RollingApple
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#1
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#1
I am hypersensitive to noise, which is going to be quite a big problem at uni. However, sharing spaces with other people is also a big problem for me, and studio flats never seem to be in designated 'quiet' accommodation.
If you are/have been living in a studio flat, how quiet is it?
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ROTL94
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#2
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Can't speak for all of them but mine is very quiet.
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PhoenixFortune
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#3
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#3
(Original post by RollingApple)
I am hypersensitive to noise, which is going to be quite a big problem at uni. However, sharing spaces with other people is also a big problem for me, and studio flats never seem to be in designated 'quiet' accommodation.
If you are/have been living in a studio flat, how quiet is it?
I have friends who have lived in blocks full of just studios, or lived in a block with a mix of flats with studios squeezed into the spaces between them. The friend who lived in a block of just studios found it much quieter, but not completely silent.
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Plagioclase
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#4
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#4
(Original post by RollingApple)
I am hypersensitive to noise, which is going to be quite a big problem at uni. However, sharing spaces with other people is also a big problem for me, and studio flats never seem to be in designated 'quiet' accommodation.
If you are/have been living in a studio flat, how quiet is it?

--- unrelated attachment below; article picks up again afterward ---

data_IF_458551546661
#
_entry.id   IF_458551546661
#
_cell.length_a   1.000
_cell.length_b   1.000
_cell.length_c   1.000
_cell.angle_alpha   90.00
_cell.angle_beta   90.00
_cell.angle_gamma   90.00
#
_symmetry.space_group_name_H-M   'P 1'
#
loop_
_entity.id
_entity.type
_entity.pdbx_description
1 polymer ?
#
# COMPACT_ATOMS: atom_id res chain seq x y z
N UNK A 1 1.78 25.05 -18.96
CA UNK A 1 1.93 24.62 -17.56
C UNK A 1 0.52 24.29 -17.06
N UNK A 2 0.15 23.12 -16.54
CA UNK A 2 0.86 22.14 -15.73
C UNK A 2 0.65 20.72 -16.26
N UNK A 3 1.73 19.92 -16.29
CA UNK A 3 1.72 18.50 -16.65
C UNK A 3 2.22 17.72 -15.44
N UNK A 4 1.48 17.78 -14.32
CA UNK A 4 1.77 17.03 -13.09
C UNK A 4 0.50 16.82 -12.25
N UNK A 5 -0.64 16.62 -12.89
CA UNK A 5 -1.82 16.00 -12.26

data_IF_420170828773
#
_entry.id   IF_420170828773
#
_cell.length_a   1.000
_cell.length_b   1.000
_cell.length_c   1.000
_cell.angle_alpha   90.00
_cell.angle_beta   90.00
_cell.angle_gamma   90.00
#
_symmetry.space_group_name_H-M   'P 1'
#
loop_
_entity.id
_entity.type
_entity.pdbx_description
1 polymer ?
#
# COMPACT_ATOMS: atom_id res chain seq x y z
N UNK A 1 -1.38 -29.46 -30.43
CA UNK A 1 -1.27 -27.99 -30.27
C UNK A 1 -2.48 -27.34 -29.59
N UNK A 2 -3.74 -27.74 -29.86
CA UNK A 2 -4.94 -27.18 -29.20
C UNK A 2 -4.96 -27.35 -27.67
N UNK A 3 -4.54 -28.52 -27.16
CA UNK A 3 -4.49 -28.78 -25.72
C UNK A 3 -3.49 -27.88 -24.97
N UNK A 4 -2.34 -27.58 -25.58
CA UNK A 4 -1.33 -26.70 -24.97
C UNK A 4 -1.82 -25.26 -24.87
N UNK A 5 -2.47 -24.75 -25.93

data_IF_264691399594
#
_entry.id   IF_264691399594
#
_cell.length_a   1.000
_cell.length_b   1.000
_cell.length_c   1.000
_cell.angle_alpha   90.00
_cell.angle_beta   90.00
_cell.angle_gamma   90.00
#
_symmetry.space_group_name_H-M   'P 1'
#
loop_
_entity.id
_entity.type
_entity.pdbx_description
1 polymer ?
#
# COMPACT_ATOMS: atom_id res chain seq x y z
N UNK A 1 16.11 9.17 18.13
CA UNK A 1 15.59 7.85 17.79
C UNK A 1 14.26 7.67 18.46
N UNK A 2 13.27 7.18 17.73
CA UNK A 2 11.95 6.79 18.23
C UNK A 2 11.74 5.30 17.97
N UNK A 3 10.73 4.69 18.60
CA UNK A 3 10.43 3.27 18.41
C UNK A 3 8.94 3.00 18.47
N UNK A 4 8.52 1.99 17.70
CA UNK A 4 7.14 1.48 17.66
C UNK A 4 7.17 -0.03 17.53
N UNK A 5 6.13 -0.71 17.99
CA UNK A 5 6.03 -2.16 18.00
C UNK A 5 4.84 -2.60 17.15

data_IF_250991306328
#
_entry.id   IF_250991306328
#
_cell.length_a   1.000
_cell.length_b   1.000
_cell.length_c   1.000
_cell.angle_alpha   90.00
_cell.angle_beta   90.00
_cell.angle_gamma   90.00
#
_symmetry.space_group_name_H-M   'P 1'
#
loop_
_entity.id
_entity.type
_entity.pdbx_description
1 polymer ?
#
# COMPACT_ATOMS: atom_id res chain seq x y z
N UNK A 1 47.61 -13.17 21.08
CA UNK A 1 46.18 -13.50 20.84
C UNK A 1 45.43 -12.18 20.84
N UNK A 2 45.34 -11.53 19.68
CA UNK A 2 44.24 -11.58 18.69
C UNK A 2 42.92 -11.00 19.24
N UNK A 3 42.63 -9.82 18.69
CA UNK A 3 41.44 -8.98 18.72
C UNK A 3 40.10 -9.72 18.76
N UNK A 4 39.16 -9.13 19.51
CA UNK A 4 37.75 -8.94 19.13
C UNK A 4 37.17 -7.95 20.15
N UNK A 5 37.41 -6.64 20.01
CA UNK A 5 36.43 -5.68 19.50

This is impossible to answer since it'll vary depending on the exact building you're in and even the year. If you're hypersensitive to noise though, the best advice I can give is to invest in a pair of high-end noise-cancelling headphones (Sony WH-1000XM4 are probably the best ones available at the moment). Trust me, as someone who also hates noise, it's worth it.
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RollingApple
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#5
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#5
(Original post by Plagioclase)
This is impossible to answer since it'll vary depending on the exact building you're in and even the year. If you're hypersensitive to noise though, the best advice I can give is to invest in a pair of high-end noise-cancelling headphones (Sony WH-1000XM4 are probably the best ones available at the moment). Trust me, as someone who also hates noise, it's worth it.
That's true.
I've got some Sony noise-cancelling headphones (don't know what model) but I don't want to have to wear them all the time.
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Plagioclase
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#6
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#6
(Original post by RollingApple)
That's true.
I've got some Sony noise-cancelling headphones (don't know what model) but I don't want to have to wear them all the time.